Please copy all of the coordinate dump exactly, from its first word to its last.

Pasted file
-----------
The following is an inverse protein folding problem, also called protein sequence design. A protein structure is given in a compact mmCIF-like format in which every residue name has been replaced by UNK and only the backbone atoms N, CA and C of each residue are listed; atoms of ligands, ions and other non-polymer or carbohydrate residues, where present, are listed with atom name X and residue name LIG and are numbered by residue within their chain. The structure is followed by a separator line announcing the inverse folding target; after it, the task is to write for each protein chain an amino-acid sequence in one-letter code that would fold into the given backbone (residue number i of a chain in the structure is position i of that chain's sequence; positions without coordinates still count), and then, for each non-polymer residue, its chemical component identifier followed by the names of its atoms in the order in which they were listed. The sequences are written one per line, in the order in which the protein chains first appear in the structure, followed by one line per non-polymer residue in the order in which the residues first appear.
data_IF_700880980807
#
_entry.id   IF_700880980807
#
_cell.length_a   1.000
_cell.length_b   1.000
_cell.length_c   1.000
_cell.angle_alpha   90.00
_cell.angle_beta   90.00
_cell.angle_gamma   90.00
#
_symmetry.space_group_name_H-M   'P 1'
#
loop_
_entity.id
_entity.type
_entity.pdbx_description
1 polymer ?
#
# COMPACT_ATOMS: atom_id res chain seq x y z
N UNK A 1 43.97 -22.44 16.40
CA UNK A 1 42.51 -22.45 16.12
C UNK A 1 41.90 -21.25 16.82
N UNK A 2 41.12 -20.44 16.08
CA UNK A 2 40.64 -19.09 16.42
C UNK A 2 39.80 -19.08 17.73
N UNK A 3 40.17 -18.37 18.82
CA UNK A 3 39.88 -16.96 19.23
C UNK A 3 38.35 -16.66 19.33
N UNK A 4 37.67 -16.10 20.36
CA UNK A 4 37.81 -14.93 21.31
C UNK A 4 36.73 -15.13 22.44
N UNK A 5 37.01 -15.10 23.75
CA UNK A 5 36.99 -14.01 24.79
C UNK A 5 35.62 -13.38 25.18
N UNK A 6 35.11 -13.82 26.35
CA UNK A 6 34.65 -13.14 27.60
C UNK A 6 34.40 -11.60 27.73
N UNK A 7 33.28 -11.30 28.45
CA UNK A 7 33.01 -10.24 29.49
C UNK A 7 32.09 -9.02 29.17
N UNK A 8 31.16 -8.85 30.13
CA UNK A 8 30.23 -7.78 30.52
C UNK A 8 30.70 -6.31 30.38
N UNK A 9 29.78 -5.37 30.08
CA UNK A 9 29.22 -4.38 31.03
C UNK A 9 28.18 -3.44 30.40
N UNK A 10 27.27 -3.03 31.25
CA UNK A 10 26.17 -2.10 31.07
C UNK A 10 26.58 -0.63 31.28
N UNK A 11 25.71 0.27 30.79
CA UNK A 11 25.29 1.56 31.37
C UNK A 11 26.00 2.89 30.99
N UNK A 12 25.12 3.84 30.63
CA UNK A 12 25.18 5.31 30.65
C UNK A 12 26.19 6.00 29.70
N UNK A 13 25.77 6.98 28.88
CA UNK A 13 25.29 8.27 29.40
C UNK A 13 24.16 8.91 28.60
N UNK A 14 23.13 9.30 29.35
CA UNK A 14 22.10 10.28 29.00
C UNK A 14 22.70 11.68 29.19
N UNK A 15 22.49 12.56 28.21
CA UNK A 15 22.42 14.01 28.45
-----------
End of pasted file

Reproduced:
The following is an inverse protein folding problem, also called protein sequence design. A protein structure is given in a compact mmCIF-like format in which every residue name has been replaced by UNK and only the backbone atoms N, CA and C of each residue are listed; atoms of ligands, ions and other non-polymer or carbohydrate residues, where present, are listed with atom name X and residue name LIG and are numbered by residue within their chain. The structure is followed by a separator line announcing the inverse folding target; after it, the task is to write for each protein chain an amino-acid sequence in one-letter code that would fold into the given backbone (residue number i of a chain in the structure is position i of that chain's sequence; positions without coordinates still count), and then, for each non-polymer residue, its chemical component identifier followed by the names of its atoms in the order in which they were listed. The sequences are written one per line, in the order in which the protein chains first appear in the structure, followed by one line per non-polymer residue in the order in which the residues first appear.
data_IF_700880980807
#
_entry.id   IF_700880980807
#
_cell.length_a   1.000
_cell.length_b   1.000
_cell.length_c   1.000
_cell.angle_alpha   90.00
_cell.angle_beta   90.00
_cell.angle_gamma   90.00
#
_symmetry.space_group_name_H-M   'P 1'
#
loop_
_entity.id
_entity.type
_entity.pdbx_description
1 polymer ?
#
# COMPACT_ATOMS: atom_id res chain seq x y z
N UNK A 1 43.97 -22.44 16.40
CA UNK A 1 42.51 -22.45 16.12
C UNK A 1 41.90 -21.25 16.82
N UNK A 2 41.12 -20.44 16.08
CA UNK A 2 40.64 -19.09 16.42
C UNK A 2 39.80 -19.08 17.73
N UNK A 3 40.17 -18.37 18.82
CA UNK A 3 39.88 -16.96 19.23
C UNK A 3 38.35 -16.66 19.33
N UNK A 4 37.67 -16.10 20.36
CA UNK A 4 37.81 -14.93 21.31
C UNK A 4 36.73 -15.13 22.44
N UNK A 5 37.01 -15.10 23.75
CA UNK A 5 36.99 -14.01 24.79
C UNK A 5 35.62 -13.38 25.18
N UNK A 6 35.11 -13.82 26.35
CA UNK A 6 34.65 -13.14 27.60
C UNK A 6 34.40 -11.60 27.73
N UNK A 7 33.28 -11.30 28.45
CA UNK A 7 33.01 -10.24 29.49
C UNK A 7 32.09 -9.02 29.17
N UNK A 8 31.16 -8.85 30.13
CA UNK A 8 30.23 -7.78 30.52
C UNK A 8 30.70 -6.31 30.38
N UNK A 9 29.78 -5.37 30.08
CA UNK A 9 29.22 -4.38 31.03
C UNK A 9 28.18 -3.44 30.40
N UNK A 10 27.27 -3.03 31.25
CA UNK A 10 26.17 -2.10 31.07
C UNK A 10 26.58 -0.63 31.28
N UNK A 11 25.71 0.27 30.79
CA UNK A 11 25.29 1.56 31.37
C UNK A 11 26.00 2.89 30.99
N UNK A 12 25.12 3.84 30.63
CA UNK A 12 25.18 5.31 30.65
C UNK A 12 26.19 6.00 29.70
N UNK A 13 25.77 6.98 28.88
CA UNK A 13 25.29 8.27 29.40
C UNK A 13 24.16 8.91 28.60
N UNK A 14 23.13 9.30 29.35
CA UNK A 14 22.10 10.28 29.00
C UNK A 14 22.70 11.68 29.19
N UNK A 15 22.49 12.56 28.21
CA UNK A 15 22.42 14.01 28.45